• Understand the value proposition offered to customers. What value do you offer beyond a product or service at a price? Is it, for example, superior product characteristics, service levels or technical expertise? In difficult times, people often hastily prioritize price above all, so make concerted efforts to use the value proposition to find ways to shift the customer focus from price to value. If companies explain how their value proposition actually helps their customers, those customers will often shift their priorities from price to value.
  • Look for ways to collaborate with customers to create value and reduce costs in and around products and services. Efforts like that shepherded companies to recovery from the 2015 downturn and also triggered advances in drilling, completion and well productivity. Demonstrate how the company is invested in customers’ success, and let customers know that companies in the sector have been through this before.

Cost structure

Companies need a good understanding of their cost structure and financial position, including the cost to deliver products and services to each of their markets and segments. This should be understood at some level of detail, as companies rebuild their financial positions and deal with pricing pressure from customers. A few first steps to consider include:

  • Prepare to shrink to grow. Companies should evaluate their portfolio and offerings to identify where they can most easily generate profits and where they will likely struggle to do so. Analyze these portfolio re-assessments over a series of market scenarios and consider any possible additional pricing pressures from the market. Be prepared to eliminate unprofitable or marginally profitable product lines, segments or markets to improve profitability. Focus precious investment dollars on areas that deliver the greatest returns.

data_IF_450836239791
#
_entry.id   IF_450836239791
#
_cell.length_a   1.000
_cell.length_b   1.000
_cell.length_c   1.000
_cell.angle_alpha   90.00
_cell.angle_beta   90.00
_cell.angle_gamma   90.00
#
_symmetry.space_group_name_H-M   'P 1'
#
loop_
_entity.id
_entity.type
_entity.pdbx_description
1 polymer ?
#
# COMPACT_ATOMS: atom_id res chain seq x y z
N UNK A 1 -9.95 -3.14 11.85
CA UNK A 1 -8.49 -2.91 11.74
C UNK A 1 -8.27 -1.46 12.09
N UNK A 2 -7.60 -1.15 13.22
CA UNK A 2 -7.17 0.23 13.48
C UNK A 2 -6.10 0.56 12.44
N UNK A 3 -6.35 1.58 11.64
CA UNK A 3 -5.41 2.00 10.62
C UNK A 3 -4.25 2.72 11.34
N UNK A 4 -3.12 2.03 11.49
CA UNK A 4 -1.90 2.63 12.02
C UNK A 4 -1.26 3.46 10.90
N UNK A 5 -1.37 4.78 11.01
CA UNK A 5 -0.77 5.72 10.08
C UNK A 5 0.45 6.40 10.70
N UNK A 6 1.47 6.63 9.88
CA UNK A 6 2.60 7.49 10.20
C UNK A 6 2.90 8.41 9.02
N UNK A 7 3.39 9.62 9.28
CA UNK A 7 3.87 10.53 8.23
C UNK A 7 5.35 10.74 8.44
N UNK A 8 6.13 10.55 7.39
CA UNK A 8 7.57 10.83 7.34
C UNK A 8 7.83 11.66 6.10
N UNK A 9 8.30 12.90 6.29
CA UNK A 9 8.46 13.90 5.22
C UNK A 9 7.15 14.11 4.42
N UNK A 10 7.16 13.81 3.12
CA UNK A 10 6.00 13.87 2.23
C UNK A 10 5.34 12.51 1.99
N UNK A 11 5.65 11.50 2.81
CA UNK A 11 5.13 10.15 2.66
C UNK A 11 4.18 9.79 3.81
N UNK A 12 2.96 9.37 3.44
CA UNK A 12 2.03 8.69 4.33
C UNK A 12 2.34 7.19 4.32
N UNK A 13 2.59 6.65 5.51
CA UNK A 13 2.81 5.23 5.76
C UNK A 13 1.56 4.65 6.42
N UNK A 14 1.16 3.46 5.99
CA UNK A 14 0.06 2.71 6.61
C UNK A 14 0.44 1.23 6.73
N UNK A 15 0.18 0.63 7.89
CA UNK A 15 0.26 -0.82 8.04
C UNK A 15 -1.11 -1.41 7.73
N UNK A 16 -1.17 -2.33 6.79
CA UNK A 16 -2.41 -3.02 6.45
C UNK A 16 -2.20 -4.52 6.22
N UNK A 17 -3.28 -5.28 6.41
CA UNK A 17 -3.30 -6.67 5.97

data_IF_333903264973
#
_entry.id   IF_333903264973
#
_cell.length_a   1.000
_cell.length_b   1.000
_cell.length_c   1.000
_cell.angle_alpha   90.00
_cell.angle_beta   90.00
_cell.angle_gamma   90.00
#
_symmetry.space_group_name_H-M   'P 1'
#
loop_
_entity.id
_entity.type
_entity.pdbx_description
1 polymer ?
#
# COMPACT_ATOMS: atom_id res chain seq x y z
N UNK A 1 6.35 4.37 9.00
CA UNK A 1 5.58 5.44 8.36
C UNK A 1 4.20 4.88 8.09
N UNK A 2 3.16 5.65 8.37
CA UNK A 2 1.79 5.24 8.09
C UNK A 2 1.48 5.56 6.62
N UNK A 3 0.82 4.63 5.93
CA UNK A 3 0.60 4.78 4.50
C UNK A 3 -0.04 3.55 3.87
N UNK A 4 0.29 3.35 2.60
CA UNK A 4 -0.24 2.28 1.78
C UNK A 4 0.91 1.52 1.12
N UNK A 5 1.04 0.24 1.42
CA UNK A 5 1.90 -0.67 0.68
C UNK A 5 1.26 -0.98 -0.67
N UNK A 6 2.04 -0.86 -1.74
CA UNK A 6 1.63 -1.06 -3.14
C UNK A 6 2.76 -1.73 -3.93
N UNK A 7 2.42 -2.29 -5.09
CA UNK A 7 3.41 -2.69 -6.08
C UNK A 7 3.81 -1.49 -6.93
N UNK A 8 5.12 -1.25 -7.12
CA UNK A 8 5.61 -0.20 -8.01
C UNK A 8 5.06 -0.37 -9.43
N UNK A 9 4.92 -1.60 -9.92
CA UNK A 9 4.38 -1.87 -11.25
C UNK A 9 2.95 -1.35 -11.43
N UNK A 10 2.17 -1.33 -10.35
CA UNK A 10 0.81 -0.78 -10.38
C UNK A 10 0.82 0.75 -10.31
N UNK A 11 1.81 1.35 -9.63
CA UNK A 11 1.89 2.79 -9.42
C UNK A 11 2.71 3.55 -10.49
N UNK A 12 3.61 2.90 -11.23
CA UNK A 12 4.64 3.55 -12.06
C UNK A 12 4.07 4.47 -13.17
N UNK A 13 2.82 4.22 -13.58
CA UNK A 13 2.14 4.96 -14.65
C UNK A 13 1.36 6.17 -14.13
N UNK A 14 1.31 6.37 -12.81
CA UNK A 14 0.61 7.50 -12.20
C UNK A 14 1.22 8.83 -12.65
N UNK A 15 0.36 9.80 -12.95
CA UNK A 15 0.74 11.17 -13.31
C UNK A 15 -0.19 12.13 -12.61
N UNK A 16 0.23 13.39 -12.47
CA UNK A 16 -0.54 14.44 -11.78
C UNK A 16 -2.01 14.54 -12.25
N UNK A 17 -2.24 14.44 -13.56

• Build a lean and nimble organization ... and cost structure. Given the level of uncertainty and the amount of change the industry is — and will be — going through, it is important to create a lean foundation that has the flexibility to adjust as market opportunities grow and contract throughout the recovery phase. Be prepared for ongoing volatility in the market. Create variability in capacity, and develop processes and capacity that respond to market changes rapidly.

Capabilities

In the haste of cost-cutting, some decision-makers cut too deeply or cut generically — inadvertently leaving them without the distinctive capabilities that earned them success in the first place. As the market continues to evolve, it will be important to retain and build capabilities to navigate these changes. Thus, aligning capabilities to strategy and the market will require:

  • Understanding what functions and capabilities make the company distinctive Make sure these include the market-sensing capabilities that will lead to a greater understanding when market dynamics and customer needs are changing, so the business can change with them.
  • Evaluating digital and technology capabilities to improve productivity and reduce cost These tools can boost productivity of people and assets of the organization. Furthermore, they can offer leverage to handle the ups and downs of the recovery.
  • Considering flexibility as a capability As companies look to restructure their business, they should look for ways to embed flexibility into their operating model. That will enable them to pivot with precision and swiftness during periods of volatility and avert making overly blunt or unnecessarily large changes to the business.
  • Enabling strong sales and operations planning (S&OP) capabilities The industry is going through a dramatic transformation, and companies must be able to quickly adapt to changing demands. OFS companies will need to rapidly translate the demand signals into changes in sales, marketing and production. A strong S&OP capability will be critical during a time when there is little room for error.

The double threat of COVID-19 and the oil price collapse will continue to raise questions and prompt decisions for the OFS sector over the coming weeks, months and maybe even years. While the future is uncertain, setting priorities now and focusing on the three C’s — customers, cost structure and capabilities — will help companies navigate these uncharted waters.